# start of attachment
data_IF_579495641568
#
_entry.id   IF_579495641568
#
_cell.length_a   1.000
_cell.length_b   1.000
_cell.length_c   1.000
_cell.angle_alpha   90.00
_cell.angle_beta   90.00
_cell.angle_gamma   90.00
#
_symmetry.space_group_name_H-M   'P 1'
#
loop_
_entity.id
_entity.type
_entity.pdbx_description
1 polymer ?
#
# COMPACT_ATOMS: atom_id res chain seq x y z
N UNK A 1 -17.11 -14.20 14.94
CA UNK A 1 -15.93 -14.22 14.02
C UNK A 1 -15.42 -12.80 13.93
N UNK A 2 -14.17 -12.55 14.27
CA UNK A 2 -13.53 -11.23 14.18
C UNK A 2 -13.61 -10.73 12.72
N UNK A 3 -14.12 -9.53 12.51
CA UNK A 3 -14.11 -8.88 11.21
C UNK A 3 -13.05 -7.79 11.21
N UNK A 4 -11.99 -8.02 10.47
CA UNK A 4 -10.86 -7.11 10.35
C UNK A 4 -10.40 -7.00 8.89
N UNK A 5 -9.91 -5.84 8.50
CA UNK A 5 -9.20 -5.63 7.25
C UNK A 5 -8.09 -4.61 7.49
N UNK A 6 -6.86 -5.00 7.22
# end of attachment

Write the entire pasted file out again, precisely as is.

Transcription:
data_IF_579495641568
#
_entry.id   IF_579495641568
#
_cell.length_a   1.000
_cell.length_b   1.000
_cell.length_c   1.000
_cell.angle_alpha   90.00
_cell.angle_beta   90.00
_cell.angle_gamma   90.00
#
_symmetry.space_group_name_H-M   'P 1'
#
loop_
_entity.id
_entity.type
_entity.pdbx_description
1 polymer ?
#
# COMPACT_ATOMS: atom_id res chain seq x y z
N UNK A 1 -17.11 -14.20 14.94
CA UNK A 1 -15.93 -14.22 14.02
C UNK A 1 -15.42 -12.80 13.93
N UNK A 2 -14.17 -12.55 14.27
CA UNK A 2 -13.53 -11.23 14.18
C UNK A 2 -13.61 -10.73 12.72
N UNK A 3 -14.12 -9.53 12.51
CA UNK A 3 -14.11 -8.88 11.21
C UNK A 3 -13.05 -7.79 11.21
N UNK A 4 -11.99 -8.02 10.47
CA UNK A 4 -10.86 -7.11 10.35
C UNK A 4 -10.40 -7.00 8.89
N UNK A 5 -9.91 -5.84 8.50
CA UNK A 5 -9.20 -5.63 7.25
C UNK A 5 -8.09 -4.61 7.49
N UNK A 6 -6.86 -5.00 7.22